Ok. I spent over 20 years programming in corporations. For the last year or so I have been programming for my own enjoyment creating web apps and iPad apps. How is my programming behavior when I'm programming for myself different from when I'm programming for my employer? How does it feel?
Well, working for myself, I don't often take on a project that looks boring or that is simply a repeat of something I have done before. Working for a productivity-enthralled corporation, I often worked on things I had done before or spent time guiding others in doing things I had done before because that is more "productive". (Productive being defined as whatever produces the largest payout for the corporate officers. I used to think it was whatever benefited the shareholders most, but that has proven not in fact to be the case.)
Doing something over even once when working for a corporation is seen as an admission of failure or incompetence, so a large amount of effort is spent in design to make sure that it is done right the first time. Of course it is not always done right the first time, so additional effort is spent trying to avoid simply admitting failure and starting over -- which would have been the right thing to do in many cases.
I really only write applications for myself. If I wouldn't be interested in using it, then I'm probably not qualified to write it. Contrast that with the corporate world where many programmers don't even understand what the application they're working on is for.
When I code for myself I usually start in what amounts to a prototyping mode -- just make it work; don't worry about architecture, memory leaks, patterns or anything. Just make the application work and demonstrate that all the essential algorithms and the UI flow are understood and uncover any hidden gotchas. I usually uncover the possibility of great features that I didn't originally think of and discover that some features I thought were really cool are not in fact very useful and seem to be difficult to implement properly in any case.
So the definition of the product is influenced by the experience of building it and trying to use it in the first phase of development. In a corporate shop, that level of feedback is generally non-existent -- the barrier between the programmers and the domain experts for the product is so high that product specifications are essentially given -- and the programmers couldn't judge whether a feature is useful for the end user or not anyway.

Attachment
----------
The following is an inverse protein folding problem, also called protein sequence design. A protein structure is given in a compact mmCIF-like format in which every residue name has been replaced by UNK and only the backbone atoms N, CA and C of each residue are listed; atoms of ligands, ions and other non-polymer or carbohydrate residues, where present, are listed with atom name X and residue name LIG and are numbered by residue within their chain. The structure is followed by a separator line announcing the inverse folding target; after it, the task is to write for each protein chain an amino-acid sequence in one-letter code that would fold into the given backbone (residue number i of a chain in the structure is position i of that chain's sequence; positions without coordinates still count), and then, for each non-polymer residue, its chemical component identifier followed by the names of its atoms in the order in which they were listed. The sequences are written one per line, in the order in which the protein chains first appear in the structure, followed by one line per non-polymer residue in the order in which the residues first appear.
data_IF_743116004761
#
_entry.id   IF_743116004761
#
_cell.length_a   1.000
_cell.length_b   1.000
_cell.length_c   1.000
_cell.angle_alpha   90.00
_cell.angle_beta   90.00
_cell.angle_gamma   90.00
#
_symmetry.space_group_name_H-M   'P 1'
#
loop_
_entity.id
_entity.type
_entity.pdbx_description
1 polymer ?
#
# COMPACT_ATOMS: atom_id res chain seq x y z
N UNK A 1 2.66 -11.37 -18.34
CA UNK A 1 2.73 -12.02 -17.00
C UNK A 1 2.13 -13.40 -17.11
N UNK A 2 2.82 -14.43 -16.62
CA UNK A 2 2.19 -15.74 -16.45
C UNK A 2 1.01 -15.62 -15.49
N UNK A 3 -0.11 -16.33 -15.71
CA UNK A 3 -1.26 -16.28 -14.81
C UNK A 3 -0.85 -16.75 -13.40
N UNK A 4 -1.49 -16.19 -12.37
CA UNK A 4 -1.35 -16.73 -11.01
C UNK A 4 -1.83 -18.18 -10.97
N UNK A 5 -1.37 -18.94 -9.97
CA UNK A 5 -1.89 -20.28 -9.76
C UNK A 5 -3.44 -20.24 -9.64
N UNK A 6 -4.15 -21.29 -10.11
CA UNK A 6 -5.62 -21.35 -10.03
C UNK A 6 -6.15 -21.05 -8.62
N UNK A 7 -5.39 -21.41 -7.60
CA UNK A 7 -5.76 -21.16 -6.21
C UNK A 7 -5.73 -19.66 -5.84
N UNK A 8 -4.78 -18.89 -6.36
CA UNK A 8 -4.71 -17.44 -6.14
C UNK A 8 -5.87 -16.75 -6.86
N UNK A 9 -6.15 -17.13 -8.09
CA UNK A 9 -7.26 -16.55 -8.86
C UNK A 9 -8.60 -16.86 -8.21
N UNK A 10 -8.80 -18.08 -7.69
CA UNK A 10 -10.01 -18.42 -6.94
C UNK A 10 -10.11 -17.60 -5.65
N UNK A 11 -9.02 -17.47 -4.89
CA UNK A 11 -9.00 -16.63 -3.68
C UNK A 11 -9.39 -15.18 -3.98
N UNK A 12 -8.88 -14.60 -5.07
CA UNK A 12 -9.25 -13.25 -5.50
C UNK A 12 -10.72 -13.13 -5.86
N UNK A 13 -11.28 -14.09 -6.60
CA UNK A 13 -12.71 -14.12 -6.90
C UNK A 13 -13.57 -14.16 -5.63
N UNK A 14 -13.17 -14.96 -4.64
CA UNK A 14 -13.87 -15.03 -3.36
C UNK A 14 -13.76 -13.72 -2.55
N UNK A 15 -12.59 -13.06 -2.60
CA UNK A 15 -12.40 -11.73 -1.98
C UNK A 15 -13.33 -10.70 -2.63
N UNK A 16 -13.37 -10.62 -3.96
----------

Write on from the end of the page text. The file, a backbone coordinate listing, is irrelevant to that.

Then I re-factor the prototype to create the final product, copy-and-pasting paragraphs of code into new classes and often re-writing the same piece of functionality many times until I either can't think of how to make it better or until I'm actually satisfied. At this stage, there are times when the code is so broken that it won't even run. Imagine this in a corporate shop: 'What do you mean you're making it better? It worked yesterday and it doesn't work now. Shouldn't you be spending your time fixing something that is broken instead of breaking something that works?"
I don't have a schedule. It's done when it's done and its done when I'm not embarrassed to release it. I may decide that a feature is not worth the bother and remove it -- and wait to see if someone requests it after the app is deployed -- but not because I'm being measured on meeting some arbitrary schedule.
I never start a project if I already know how to do everything required. That would be boring. I want to discover new technologies, alternatives to the way I have been doing things, and learn new stuff. I could write another C# Windows program using Visual Studio on a PC -- or I could write an iPad application in Objective-C using Xcode on a Mac -- or I could write a web-based app using Pharo Smalltalk and Seaside on Linux. It's just more interesting to learn the alternative platform tools than to keep doing the same thing over and over. And I find that I can make better judgements about the quality of the platforms involved than I could when I relied on prejudice and ignorance.
I heard somewhere that an expert is someone who learns more and more about less and less until he knows all there is to know about nothing at all...